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Blog post: Who is the ‘superior man’?

hilary

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Who is the ‘superior man’?

feet of a hill-walker on rocky ground
The person who emailed me this question found the expression ‘superior man’ quite off-putting. I can see why: arranging half of humanity into superiors and inferiors, inviting the reader to identify not just as a good person but as someone better than the rest… none of this feels sympathetic to me, either.

And, I would argue, it’s not quite what the Yijing says.

*pause for translation*


‘Superior man’ is how the Wilhelm/Baynes I Ching translates junzi 君子. Bradford Hatcher’s translation is more direct: ‘noble young one’. Zi means ‘child’ (and is gender neutral); jun breaks down into ‘voice’ and ‘governing, controlling’, and means a sovereign or noble – someone with authority over others.

Undoubtedly, the junzi makes a perfect screen onto which we can project our own ideas: for Wilhelm, superiors and inferiors (‘inferior men’ is his translation for xiao ren, ‘small people’); for Karcher, mostly individual choices in the moment (for me, too); for Carol Anthony, the ‘true self’ as opposed to the ‘ego’.

Varieties of ‘noble one’


In the Yijing itself, there are actually two distinct versions of the junzi: the one in the original Zhouyi text, and the one in the Daxiang, the Image, who epitomises the best response to the energies of the component trigrams. Here he is in the Image of Hexagram 33, Retreat, setting boundaries with mountain, inspiring respect with heaven:

‘Below heaven is the mountain: Retreat.
A noble one keeps small people at a distance,
Not with hatred, but through respect.’

Almost all the Image texts feature this noble one, with just a handful of exceptions. I believe she’s a development, and perhaps a simplification, of the noble one in the Zhouyi.

Here’s the Zhouyi’s noble one, in 33.4:

‘Loving retreat.
Noble one, good fortune.
Small people, blocked.’

I think it’s important to understand that this junzi is not just a cipher to represent the best response; he has his own story arc and evolves through the Sequence of hexagrams.

Let’s see how he gets on in a time of Retreat…

The noble one’s retreat

The story so far


By the time they reach Retreat, noble young ones have learned that their vast creative drive (1.3) is in need of guidance (2.0, 3.3) and is better not just given free rein (9.6). Besides, sometimes circumstances are such that no amount of the noble one’s constancy can accomplish anything (12.0) – though when circumstances do align, it’s important to commit yourself, be true and complete the work at hand (13.0, 15.0.1.3).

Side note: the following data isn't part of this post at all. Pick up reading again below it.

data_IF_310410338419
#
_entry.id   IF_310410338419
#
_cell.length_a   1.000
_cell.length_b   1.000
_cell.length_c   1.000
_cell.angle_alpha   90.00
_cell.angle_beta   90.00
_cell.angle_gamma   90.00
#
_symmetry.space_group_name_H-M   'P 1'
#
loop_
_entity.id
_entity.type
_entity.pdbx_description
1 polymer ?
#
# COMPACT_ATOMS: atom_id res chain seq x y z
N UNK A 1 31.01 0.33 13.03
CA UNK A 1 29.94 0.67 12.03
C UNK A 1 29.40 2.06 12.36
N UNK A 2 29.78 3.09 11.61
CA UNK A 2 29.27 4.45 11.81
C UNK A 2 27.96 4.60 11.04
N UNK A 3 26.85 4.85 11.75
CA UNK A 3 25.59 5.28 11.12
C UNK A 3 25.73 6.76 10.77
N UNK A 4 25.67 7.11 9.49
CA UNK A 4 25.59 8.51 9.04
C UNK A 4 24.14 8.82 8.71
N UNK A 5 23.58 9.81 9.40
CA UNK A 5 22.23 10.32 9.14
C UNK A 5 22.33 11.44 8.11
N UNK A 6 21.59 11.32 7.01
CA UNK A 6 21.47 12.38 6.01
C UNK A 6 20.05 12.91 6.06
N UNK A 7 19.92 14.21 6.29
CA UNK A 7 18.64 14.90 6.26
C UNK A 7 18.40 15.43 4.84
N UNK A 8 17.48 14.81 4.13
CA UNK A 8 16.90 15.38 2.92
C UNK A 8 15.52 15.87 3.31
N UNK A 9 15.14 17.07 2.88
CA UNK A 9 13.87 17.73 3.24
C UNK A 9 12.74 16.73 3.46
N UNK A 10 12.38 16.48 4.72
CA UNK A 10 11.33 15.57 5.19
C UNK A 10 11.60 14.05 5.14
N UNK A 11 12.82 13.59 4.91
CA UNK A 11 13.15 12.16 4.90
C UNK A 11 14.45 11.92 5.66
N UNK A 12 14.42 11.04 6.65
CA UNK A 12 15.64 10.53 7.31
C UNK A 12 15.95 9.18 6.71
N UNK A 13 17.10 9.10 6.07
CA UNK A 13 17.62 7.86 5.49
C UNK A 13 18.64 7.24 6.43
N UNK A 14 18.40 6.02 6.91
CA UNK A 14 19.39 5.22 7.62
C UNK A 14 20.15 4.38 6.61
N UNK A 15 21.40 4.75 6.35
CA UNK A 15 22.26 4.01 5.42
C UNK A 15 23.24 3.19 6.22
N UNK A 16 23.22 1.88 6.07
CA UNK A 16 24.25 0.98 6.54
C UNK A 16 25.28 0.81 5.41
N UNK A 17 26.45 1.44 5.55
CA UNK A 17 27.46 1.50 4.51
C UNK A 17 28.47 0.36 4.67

Now the focus shifts to vision and insight – and this is where the junzi is first contrasted with small people, in questions of insight. If a noble one can see differently (20.1.5.6), they’ll have a different interpretation of the situation, and a fresh response (23.6).

33.4…


What happens next, in 33.4?

‘Loving retreat.
Noble one, good fortune.
Small people, blocked.’

This particular retreat is 好 hao, ‘good’, which also means ‘to love’. The character originally shows a woman and child – the same ‘child’ character as the zi in junzi. So there’s something like a paradox in this line: retreat means moving away, but hao means ultimate closeness.

Hexagram 33 line 4 changes to 53, Gradual Development – the hexagram for the woman’s marriage. This is how Retreat can accomplish Gradual Development – integrate, marry, come home, create connection and belonging – by retreating towards connection.

In practice, in readings, this is typically retreat from a position you are holding. It’s often a retreat from argument towards friendship, sometimes a retreat towards connection with yourself.

Small people, though, are ‘blocked’. That’s the same word as the name of Hexagram 12, Blocked, the hexagram where ‘noble one’s constancy bears no fruit.’ Back then, the circumstances simply meant the noble one couldn’t win – but here, it’s more a matter of perspective and approach.

…with its paired line, 34.3


The paired line, 34.3 – which is in essence the same line, seen from the opposite perspective…

versus​

– further explains the contrast between noble one and small people:

‘Small people use vigour,
Noble one uses a net.
Constancy: danger.
The ram butts a hedge,
Entangles his horns.’

(This is one of those line pairs you can read fluently, straight through, as a single story.)

When you’re Blocked, your best efforts will get you nowhere – which is exactly the experience of the ram in the hedge: ‘using vigour’, like the small people, only to find the hedge is more vigorous than he is.

And that, I think, is also the small person’s experience of ‘loving retreat’. They can see only two possibilities: either you win through, or else you’re blocked, you retreat, you failed. The noble one can see other interpretations, and hence find other approaches, like the net.